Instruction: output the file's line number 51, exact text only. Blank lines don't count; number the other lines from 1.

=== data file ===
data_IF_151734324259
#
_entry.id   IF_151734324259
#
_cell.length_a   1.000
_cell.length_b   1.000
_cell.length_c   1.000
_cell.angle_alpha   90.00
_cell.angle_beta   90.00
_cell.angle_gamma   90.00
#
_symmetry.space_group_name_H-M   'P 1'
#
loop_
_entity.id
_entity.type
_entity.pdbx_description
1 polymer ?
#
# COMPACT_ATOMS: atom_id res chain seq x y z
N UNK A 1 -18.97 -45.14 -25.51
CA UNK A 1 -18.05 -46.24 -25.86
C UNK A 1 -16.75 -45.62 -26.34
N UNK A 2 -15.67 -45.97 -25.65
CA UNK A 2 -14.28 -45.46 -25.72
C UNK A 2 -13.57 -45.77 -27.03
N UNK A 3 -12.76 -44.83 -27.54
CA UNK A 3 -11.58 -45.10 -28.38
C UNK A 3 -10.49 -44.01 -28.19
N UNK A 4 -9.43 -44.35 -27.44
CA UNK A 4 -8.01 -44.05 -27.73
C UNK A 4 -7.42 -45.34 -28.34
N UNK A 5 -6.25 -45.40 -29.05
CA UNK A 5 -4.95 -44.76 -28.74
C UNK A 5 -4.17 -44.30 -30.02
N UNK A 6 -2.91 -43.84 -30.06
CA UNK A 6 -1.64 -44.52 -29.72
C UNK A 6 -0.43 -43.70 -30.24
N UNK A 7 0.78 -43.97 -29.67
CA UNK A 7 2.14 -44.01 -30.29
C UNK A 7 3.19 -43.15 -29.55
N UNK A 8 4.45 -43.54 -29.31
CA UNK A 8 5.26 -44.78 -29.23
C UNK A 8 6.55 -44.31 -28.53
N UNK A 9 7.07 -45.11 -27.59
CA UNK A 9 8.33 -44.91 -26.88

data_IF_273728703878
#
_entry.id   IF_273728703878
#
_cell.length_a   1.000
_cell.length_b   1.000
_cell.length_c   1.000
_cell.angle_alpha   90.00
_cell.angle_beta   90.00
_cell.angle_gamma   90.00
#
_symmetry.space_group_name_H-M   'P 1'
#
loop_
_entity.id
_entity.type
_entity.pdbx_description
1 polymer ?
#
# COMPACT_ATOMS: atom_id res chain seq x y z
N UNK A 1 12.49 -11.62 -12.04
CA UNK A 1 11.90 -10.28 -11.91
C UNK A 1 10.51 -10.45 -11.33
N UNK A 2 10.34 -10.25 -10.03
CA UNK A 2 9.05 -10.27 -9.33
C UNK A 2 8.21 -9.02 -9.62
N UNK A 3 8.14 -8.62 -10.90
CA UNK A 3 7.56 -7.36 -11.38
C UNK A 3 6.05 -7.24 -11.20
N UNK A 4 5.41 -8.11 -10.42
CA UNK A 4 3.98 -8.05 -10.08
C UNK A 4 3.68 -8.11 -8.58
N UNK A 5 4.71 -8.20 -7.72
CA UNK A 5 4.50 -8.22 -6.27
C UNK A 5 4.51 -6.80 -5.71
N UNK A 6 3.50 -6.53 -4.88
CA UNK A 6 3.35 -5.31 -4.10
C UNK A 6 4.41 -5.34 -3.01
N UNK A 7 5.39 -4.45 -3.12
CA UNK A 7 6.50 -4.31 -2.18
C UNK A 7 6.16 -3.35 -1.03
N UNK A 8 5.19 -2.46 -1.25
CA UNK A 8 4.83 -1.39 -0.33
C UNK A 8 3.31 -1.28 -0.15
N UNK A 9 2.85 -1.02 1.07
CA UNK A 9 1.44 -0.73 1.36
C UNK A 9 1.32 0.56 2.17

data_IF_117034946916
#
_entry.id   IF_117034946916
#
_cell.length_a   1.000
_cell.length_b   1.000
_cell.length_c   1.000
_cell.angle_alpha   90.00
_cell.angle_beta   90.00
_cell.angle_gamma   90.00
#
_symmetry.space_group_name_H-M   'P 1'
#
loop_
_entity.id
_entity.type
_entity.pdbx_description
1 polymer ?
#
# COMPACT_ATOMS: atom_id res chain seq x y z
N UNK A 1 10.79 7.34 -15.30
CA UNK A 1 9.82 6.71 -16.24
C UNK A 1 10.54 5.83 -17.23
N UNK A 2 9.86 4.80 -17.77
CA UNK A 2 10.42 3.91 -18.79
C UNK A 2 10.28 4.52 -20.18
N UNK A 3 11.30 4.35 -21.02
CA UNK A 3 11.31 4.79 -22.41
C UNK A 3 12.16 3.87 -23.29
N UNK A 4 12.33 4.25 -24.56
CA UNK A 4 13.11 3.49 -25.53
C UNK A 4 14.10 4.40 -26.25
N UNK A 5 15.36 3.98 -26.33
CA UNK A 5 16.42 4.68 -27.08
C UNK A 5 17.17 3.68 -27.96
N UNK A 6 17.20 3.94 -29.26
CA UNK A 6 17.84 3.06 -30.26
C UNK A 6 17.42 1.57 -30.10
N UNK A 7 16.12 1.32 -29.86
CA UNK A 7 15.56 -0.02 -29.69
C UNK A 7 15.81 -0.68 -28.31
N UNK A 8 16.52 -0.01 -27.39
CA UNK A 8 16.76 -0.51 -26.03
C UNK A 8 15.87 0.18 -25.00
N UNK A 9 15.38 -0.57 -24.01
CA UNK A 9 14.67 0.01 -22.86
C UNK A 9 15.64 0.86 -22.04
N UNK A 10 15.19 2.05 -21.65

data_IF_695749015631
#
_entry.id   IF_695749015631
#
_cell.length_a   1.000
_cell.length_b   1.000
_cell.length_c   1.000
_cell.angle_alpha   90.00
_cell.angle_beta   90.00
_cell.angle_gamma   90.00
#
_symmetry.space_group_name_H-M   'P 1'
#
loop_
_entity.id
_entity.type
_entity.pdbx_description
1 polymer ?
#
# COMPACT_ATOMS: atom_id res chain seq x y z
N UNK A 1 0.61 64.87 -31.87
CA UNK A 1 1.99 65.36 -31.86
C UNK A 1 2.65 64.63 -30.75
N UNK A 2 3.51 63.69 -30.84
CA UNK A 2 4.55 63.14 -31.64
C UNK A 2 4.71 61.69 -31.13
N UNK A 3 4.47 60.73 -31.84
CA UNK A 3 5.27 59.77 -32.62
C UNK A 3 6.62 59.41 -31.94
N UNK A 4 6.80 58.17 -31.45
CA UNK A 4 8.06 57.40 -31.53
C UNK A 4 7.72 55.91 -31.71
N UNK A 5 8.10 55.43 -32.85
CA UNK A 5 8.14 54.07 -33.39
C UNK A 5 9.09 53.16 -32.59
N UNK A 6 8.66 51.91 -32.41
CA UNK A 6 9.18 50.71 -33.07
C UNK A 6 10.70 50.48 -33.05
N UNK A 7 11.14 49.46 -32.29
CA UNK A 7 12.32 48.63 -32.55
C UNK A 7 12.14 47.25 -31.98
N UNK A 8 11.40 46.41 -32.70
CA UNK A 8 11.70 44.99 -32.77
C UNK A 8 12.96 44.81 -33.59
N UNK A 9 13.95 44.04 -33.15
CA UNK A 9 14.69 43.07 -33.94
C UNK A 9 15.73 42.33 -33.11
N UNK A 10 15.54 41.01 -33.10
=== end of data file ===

_cell.length_a   1.000